A previously unknown drawing by Vincent van Gogh will be on display for the rest of the year at the Amsterdam museum named after the famed artist.
“Study for Worn Out” had been in a private collection, and the owner approached the Van Gogh Museum to determine if it is actually a work by the artist. Museum officials determined it to be authentic and will display the drawing until January 2, 2022, before returning it to the owner, who wishes to remain anonymous.
“As a knowledge center for the work of Vincent van Gogh and his contemporaries, we are very pleased with this discovery, which once again does justice to our specialism,” museum director Emilie Gordenker said in a release. “It is quite rare for a new work to be attributed to Van Gogh. We are proud to be able to share this early drawing and the story about it with visitors to our museum.”
The drawing is believed to be a preliminary study for Van Gogh’s 1882 work Worn Out. It measures only about 18 by 12 inches and portrays an exhausted man sitting with his head between his hands. The man is a familiar part of Van Gogh works, having drawn or painted someone with similar characteristics at least 40 times, according to museum officials.
“With such drawings, Van Gogh not only showed his sympathy with, but also drew attention to the socially weak in society, who in his opinion were not inferior to the good bourgeoisie,” the release says.
While the drawing itself is fascinating, the story behind its discovery remains a mystery. With the owner remaining anonymous, how he or she came to own the drawing is unknown.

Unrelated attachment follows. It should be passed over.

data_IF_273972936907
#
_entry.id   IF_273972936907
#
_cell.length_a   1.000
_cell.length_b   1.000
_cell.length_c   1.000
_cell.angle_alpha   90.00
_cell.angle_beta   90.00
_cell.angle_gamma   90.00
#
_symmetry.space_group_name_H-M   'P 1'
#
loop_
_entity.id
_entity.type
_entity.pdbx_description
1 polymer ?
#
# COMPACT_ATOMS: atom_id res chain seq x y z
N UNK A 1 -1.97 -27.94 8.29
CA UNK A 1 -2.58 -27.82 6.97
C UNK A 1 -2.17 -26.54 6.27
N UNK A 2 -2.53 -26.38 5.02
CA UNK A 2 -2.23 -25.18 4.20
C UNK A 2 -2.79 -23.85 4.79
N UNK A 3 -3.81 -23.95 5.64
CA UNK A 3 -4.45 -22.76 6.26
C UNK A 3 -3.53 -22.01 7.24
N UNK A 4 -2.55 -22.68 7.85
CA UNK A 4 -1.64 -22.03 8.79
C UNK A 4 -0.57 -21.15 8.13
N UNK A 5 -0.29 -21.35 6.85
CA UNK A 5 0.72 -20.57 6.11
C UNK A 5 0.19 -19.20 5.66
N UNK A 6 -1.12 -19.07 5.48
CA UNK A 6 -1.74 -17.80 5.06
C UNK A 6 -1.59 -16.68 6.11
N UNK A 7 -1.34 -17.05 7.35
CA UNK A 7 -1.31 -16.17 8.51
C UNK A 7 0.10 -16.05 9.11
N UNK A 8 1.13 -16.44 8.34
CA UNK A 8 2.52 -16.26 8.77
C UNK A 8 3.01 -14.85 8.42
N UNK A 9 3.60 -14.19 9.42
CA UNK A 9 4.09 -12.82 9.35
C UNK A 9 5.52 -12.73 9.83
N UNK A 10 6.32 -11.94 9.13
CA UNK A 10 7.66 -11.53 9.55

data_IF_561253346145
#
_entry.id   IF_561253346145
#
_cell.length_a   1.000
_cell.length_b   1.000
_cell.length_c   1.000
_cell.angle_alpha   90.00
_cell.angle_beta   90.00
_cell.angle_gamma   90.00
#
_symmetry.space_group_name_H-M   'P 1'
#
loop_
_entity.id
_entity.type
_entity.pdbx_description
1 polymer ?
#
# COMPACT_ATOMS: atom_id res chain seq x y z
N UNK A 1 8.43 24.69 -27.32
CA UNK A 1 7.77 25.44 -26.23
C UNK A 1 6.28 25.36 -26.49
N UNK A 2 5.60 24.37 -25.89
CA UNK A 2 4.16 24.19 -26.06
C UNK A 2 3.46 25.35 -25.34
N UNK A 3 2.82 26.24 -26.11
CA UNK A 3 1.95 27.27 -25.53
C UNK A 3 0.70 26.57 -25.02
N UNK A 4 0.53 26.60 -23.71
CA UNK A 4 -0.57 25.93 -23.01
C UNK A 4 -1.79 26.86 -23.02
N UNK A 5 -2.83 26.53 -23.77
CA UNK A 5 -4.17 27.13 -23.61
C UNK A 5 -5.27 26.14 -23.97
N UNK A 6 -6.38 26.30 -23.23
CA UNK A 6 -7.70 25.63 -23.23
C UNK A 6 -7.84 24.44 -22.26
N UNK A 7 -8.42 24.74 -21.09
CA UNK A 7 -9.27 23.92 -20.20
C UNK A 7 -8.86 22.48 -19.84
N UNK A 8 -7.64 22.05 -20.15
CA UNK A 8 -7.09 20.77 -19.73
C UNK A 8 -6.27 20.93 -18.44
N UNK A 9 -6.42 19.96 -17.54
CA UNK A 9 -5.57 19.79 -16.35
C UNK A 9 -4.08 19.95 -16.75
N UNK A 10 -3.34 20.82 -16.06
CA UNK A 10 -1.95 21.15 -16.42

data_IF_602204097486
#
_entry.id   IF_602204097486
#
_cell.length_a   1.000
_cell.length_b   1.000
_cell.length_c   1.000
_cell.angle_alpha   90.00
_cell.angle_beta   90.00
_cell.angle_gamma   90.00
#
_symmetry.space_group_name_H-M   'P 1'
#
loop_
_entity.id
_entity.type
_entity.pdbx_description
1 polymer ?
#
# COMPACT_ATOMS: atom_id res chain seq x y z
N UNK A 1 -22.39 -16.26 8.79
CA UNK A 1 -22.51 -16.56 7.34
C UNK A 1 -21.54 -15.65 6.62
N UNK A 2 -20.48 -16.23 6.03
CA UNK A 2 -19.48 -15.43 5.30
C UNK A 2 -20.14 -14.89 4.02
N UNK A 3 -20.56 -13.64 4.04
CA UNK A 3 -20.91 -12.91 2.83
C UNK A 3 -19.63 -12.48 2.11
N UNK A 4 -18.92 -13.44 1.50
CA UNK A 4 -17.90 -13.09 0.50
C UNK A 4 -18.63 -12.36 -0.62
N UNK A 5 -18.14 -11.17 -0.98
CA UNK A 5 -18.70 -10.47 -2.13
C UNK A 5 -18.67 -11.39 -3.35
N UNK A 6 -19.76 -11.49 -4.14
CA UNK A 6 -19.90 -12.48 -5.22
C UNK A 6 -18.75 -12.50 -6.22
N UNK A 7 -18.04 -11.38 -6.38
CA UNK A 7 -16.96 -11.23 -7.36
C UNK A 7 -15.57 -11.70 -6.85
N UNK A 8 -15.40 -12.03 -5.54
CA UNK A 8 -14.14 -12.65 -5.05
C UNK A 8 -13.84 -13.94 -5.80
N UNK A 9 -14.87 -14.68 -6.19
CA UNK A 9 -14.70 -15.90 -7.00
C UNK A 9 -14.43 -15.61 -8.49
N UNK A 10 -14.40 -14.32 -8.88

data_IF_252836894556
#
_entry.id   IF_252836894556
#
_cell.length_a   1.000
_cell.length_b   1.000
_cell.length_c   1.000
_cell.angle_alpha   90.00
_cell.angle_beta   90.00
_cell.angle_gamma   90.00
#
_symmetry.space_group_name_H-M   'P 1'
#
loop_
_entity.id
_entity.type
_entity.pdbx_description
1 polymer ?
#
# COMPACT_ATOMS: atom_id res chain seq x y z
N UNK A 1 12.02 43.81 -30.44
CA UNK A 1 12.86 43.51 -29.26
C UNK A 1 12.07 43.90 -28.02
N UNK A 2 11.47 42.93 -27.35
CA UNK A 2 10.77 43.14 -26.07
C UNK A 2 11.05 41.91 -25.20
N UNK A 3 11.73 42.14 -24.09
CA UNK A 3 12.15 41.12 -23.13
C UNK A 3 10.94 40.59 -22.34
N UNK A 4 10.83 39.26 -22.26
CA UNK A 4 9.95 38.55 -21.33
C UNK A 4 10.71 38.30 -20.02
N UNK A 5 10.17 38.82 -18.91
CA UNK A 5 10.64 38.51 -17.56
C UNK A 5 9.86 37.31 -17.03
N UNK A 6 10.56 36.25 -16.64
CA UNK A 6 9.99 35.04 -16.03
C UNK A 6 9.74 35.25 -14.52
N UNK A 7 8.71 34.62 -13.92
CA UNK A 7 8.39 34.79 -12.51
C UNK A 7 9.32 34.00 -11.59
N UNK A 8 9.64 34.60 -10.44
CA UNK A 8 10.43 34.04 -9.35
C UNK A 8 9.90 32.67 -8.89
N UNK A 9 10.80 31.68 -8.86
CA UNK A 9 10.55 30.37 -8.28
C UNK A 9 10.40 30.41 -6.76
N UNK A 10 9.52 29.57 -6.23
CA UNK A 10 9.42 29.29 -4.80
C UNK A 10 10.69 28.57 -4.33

However it happened, museum officials are certain the drawing is authentic.
“Stylistically, it fits effortlessly between the many figure studies we know of Van Gogh from his time in The Hague, and the link with Worn Out is evident,” senior researcher Teio Meedendorp said.
He called the style characteristic of Van Gogh. “Not refined, but with energetic scratches and strokes, the initiation of contours, in search of a concise representation with attention to light-dark effects,” Meedendorp continued.
The materials also make the drawing authentic, he added.
“In terms of the use of materials, you also come across everything you would expect in a Van Gogh drawing from this period: thick carpenter’s pencil as a medium, coarse watercolor paper as a carrier, fixing it afterwards with a mixture of water and milk,” Meedendorp said. “The back of the drawing has damage on the corners, which can be related to the usual way in which Van Gogh attached a sheet of paper to his drawing board, namely with wads of starch.”
The drawing has been added to a collection of other Van Gogh works from the same time period in the museum. It is included in the regular admission to the museum, with tickets 19 euros (about $22) for adults, and free to anyone 18 and under.
“By showing “Study for Worn Out” in the context of these other works, we get a special insight into Van Gogh’s working process,” Meedendorp said. “In addition, the study is a very beautiful, powerful drawing, which can also stand on its own.”